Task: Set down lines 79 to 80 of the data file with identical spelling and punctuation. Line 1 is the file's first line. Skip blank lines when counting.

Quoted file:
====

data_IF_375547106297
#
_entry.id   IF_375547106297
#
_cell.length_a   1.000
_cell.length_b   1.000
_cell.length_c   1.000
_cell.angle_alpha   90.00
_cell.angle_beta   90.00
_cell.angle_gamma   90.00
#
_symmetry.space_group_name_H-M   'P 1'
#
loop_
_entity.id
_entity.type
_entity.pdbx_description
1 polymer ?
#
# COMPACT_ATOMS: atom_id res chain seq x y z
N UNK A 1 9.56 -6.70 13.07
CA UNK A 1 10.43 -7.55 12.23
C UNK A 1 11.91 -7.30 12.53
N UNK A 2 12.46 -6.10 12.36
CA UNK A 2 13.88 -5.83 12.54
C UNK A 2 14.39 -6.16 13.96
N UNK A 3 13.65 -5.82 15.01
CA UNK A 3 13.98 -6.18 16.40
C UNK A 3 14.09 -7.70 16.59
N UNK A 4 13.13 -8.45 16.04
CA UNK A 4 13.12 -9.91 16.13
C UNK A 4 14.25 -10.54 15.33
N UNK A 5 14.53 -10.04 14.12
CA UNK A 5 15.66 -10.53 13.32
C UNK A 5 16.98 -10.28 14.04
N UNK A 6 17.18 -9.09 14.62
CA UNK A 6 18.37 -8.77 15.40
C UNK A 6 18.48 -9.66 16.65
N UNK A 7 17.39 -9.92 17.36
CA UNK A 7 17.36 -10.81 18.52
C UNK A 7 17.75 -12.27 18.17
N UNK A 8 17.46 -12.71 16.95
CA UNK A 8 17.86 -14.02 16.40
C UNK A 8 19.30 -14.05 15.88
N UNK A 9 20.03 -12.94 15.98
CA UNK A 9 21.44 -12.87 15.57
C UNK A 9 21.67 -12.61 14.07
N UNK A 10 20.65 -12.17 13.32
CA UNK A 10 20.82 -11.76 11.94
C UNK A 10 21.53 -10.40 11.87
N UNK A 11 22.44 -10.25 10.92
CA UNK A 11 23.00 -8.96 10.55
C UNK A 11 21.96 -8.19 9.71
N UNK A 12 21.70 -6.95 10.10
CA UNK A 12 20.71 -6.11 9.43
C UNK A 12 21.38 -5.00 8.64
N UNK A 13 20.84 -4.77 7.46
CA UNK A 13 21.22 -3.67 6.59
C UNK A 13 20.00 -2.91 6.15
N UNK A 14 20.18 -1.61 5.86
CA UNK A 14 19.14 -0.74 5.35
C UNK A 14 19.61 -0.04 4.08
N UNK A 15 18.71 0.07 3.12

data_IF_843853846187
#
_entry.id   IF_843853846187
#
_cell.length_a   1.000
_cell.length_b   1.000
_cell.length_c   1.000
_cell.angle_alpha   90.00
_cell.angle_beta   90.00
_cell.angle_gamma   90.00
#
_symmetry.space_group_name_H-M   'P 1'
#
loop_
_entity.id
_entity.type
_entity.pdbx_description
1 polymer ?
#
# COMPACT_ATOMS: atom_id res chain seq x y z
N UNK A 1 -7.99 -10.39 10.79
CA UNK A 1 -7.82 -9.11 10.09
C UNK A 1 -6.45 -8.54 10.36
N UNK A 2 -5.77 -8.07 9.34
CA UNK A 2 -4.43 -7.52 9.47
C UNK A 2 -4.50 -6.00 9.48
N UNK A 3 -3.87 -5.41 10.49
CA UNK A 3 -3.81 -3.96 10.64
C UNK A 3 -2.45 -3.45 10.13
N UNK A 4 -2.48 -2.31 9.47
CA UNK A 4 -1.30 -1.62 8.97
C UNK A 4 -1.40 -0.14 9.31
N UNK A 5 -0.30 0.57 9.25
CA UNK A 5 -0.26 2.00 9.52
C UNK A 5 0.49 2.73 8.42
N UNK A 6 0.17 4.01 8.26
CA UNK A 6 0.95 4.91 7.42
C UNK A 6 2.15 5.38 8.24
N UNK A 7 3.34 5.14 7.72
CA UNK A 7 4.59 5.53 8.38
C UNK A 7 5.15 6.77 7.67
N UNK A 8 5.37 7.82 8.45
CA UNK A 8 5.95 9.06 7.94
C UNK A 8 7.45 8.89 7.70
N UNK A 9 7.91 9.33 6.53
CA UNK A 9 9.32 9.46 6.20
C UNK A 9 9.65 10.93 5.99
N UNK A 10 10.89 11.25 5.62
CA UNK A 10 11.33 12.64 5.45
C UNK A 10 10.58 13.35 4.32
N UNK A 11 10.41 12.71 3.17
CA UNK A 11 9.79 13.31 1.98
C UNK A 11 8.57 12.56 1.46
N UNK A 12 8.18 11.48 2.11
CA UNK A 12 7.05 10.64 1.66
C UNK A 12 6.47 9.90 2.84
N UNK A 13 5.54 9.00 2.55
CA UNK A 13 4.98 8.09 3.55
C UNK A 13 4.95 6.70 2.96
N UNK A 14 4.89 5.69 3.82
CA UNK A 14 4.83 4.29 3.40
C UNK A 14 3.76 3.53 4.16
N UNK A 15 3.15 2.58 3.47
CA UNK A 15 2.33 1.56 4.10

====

_entity.type
_entity.pdbx_description